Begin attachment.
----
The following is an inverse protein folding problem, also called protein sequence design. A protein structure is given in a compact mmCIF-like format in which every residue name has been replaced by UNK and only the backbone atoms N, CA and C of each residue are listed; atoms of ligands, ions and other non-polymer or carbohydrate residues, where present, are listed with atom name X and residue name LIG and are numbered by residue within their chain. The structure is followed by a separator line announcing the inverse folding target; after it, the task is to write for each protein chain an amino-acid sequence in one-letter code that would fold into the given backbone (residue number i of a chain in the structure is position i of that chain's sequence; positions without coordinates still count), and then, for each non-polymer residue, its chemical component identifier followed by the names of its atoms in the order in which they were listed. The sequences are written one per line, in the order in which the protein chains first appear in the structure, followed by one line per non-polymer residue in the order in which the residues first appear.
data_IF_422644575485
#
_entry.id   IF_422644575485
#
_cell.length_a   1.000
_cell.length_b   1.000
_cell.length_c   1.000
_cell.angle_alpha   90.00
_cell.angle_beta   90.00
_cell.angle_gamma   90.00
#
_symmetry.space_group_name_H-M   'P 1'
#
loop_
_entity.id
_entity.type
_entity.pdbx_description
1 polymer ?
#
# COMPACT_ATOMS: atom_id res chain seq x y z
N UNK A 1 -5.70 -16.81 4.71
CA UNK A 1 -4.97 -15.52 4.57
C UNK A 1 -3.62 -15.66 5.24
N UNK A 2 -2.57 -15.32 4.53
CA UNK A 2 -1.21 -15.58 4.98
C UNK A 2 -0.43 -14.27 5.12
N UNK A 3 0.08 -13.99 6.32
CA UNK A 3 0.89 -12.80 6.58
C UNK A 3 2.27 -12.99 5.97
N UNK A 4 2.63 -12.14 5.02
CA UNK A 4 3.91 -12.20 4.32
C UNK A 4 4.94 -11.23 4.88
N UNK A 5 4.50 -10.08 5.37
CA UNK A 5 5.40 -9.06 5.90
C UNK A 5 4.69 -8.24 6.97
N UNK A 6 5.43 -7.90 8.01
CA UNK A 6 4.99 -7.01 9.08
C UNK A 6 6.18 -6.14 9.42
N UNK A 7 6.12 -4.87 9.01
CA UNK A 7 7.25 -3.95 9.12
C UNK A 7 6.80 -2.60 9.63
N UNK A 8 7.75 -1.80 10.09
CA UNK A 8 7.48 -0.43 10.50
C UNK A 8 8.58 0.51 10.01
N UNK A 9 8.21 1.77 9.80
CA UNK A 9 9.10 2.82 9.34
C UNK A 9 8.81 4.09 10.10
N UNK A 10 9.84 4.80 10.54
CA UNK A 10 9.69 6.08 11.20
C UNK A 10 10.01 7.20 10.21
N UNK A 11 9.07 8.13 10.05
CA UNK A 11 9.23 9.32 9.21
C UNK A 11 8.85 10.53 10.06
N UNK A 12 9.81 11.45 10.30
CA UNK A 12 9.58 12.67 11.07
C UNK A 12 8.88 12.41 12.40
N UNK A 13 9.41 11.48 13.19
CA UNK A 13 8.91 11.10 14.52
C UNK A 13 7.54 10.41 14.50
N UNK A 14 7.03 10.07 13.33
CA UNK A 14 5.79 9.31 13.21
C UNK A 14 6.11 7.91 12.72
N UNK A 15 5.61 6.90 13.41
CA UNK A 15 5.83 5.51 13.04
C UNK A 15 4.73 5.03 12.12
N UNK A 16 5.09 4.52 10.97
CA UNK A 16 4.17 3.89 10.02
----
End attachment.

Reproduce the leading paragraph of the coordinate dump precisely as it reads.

The following is an inverse protein folding problem, also called protein sequence design. A protein structure is given in a compact mmCIF-like format in which every residue name has been replaced by UNK and only the backbone atoms N, CA and C of each residue are listed; atoms of ligands, ions and other non-polymer or carbohydrate residues, where present, are listed with atom name X and residue name LIG and are numbered by residue within their chain. The structure is followed by a separator line announcing the inverse folding target; after it, the task is to write for each protein chain an amino-acid sequence in one-letter code that would fold into the given backbone (residue number i of a chain in the structure is position i of that chain's sequence; positions without coordinates still count), and then, for each non-polymer residue, its chemical component identifier followed by the names of its atoms in the order in which they were listed. The sequences are written one per line, in the order in which the protein chains first appear in the structure, followed by one line per non-polymer residue in the order in which the residues first appear.